Wed, 14th Oct 2020 13:00

Imperial War Museum Duxford

Lot 15

1956 Jaguar XK140 Drophead Coupe
1 of just 480 RHD examples made

Sold for £78,750

(including buyers premium)

Lot details

Registration No: SKV711
Chassis No: 807458DN
MOT: September 2021

  • Supplied new to Lieutenant R.C. Hallinan whilst he was stationed in Dusseldorf under the 'Personal Export Delivery' scheme
  • Extensively restored in 1989 by then owner, Monsieur Kuhn-Crossier, for use in historic rallying including deseaming and the fitment of full metal floors
  • Correct-type replacement engine is rumoured to be a factory rebuilt / exchange unit to 'C-Type' specification
  • Three UK keepers since being repatriated from Monaco in 2002 and repainted in its original Cream livery not long after

According to its accompanying Jaguar Daimler Heritage Trust Certificate, chassis 807458DN was built to right-hand drive specification on September 11th 1956 and supplied new to Lieutenant R.C. Hallinan whilst he was stationed in West Germany under the ‘Personal Export Delivery’ scheme. Originally finished in Cream and issued with the Coventry registration number ‘SKV 711’ prior to despatch, the Jaguar subsequently returned to the UK where it starred in a 1962 episode of the Edgar Wallace Mysteries entitled ‘Candidate for Murder’ (the Edgar Wallace Mysteries were a series of second feature or B-movies that were later shown on television). Known to have belonged to Richard Green from 1962-1969, the XK140 had migrated to France by 1989 where its then owner, Monsieur Kuhn-Crosier of Lyon, commissioned an extensive restoration which included upgrades for Alpine rallying. As well as being repainted Red and re-trimmed with Black leather, the bodywork was de-seamed and fitted with full metal floors. The consequent increase in rigidity benefiting both the Drophead Coupe’s strength and handling.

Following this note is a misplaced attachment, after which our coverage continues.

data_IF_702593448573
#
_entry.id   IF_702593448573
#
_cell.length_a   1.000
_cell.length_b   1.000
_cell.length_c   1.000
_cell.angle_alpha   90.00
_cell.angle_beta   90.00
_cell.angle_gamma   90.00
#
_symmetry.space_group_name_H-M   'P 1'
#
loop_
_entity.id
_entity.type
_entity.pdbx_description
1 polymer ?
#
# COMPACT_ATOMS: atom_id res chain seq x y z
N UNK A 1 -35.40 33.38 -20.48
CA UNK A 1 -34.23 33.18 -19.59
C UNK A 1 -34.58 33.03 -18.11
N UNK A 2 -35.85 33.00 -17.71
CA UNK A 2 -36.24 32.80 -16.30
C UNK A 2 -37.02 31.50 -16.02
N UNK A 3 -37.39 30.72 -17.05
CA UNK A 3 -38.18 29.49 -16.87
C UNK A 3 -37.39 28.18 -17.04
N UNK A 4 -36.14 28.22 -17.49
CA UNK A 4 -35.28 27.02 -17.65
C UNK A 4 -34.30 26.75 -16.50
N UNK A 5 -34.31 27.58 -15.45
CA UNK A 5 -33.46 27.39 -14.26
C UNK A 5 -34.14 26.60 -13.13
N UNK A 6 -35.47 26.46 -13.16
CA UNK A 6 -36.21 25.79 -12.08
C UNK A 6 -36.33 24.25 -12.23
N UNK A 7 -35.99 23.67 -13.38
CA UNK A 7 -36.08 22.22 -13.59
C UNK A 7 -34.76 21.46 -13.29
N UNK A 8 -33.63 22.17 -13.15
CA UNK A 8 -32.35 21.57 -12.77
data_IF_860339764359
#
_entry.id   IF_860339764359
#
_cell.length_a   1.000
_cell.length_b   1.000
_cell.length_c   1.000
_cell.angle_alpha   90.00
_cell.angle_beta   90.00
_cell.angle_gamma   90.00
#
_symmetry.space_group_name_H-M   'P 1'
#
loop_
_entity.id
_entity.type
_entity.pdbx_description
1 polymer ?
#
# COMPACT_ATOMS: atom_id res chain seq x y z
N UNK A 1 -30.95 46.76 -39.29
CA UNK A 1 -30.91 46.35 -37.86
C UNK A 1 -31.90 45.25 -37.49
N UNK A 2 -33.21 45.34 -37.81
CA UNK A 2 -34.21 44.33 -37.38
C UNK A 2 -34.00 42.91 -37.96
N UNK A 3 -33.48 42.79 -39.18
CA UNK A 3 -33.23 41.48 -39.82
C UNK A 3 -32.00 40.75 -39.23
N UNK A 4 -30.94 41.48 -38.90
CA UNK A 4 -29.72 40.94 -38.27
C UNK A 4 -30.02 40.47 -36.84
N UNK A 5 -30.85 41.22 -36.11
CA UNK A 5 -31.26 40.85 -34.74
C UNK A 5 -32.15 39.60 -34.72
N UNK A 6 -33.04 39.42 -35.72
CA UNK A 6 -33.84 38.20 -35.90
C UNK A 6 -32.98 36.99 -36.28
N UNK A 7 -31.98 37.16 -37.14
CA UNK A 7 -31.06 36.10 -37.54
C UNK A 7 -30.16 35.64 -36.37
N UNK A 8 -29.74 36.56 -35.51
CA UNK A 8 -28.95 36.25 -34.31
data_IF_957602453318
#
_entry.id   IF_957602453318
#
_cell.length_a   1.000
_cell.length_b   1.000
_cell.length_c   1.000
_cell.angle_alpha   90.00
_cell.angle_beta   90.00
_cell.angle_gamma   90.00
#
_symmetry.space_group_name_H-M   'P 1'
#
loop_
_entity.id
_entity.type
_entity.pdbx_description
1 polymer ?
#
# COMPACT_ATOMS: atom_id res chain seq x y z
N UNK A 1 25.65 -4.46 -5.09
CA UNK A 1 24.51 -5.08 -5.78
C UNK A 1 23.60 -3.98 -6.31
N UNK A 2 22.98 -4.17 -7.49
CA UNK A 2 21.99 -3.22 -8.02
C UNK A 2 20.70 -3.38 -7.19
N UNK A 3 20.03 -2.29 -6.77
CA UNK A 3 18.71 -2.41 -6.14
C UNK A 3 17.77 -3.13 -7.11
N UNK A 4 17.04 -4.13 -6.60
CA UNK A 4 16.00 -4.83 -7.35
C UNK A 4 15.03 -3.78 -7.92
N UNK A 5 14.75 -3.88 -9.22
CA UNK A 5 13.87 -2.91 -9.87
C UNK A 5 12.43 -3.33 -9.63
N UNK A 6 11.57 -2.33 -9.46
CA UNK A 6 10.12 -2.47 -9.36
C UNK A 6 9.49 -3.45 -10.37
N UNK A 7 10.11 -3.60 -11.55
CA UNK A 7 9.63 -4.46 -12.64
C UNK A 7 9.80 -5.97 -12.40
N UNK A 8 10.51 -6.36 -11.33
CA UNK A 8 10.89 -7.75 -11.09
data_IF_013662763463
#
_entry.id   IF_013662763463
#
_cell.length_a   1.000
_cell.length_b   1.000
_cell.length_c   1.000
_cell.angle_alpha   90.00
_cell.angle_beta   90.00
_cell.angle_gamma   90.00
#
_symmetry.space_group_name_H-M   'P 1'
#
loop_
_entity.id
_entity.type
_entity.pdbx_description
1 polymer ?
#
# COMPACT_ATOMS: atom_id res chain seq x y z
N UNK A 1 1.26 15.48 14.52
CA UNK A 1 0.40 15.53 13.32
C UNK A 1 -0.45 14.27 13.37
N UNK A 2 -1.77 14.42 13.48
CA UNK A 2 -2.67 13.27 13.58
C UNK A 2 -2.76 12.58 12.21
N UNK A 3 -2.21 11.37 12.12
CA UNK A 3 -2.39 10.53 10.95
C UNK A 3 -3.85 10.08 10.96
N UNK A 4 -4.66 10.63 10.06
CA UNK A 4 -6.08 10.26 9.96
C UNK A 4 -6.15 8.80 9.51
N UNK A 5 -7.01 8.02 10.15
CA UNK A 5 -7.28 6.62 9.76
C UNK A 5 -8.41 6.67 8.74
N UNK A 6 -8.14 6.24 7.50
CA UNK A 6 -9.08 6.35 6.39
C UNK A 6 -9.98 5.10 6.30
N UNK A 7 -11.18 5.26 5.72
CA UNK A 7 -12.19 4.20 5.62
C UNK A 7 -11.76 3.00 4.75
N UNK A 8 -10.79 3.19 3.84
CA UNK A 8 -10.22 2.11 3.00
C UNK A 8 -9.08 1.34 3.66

Appearing at a Monaco auction some 10,000 miles later, the Jaguar was bought by Gerald Harvey who drove it back to the UK. Re-registered with the DVLA on June 1st 2002, the XK140 had been returned to its initial Cream livery and rewired by the time the previous registered keeper acquired it the following August. Part of a private Cornish collection for the last decade, ‘SKV 711’ has seen very little use. However, it did pass a MOT test on September 24th 2020. A potted history of the Drophead Coupe compiled by Mr Harvey remains on file and notes that: ‘Guy Broad, XK expert and supplier of XK parts, confirmed the engine to be a factory rebuilt or exchange unit, built to better than C-Type specification, to include a ‘Big Valve’ head (vehicle runs on unleaded)’. Recent cosmetic work has self-evidently encompassed repainting the wire wheels and renewing the mohair hood. Offered for sale with V5C Registration Document and history file.

Model Background:

Launched at the 1954 Motor Show, the XK140 boasted the same bewitching styling as its forebear but allied it to a host of important mechanical improvements. Chief among these was the adoption of rack and pinion steering. Though, the fitment of telescopic shock absorbers (in place of the XK120's antiquated lever arm dampers) also had a noticeably beneficial effect on handling / roadholding. With its engine and bulkhead repositioned three inches further forward, the new model enjoyed a notably roomier cabin (the fixed and drophead coupe variants gaining occasional rear seats as a result). Available in 'standard', 'special equipment' or 'special equipment plus C-type cylinder head' guises, power and torque outputs ranged from 190bhp / 210lbft to 210bhp / 213lbft. Distinguished by its one-piece bumpers and simpler, more imposing radiator grille, the XK140 was among the fastest cars of its generation. Reputedly capable of over 130mph, it focused public consciousness on Jaguar's continued success at Le Mans (the Coventry marque winning the endurance classic in 1951, 1953, 1955, 1956 and 1957).


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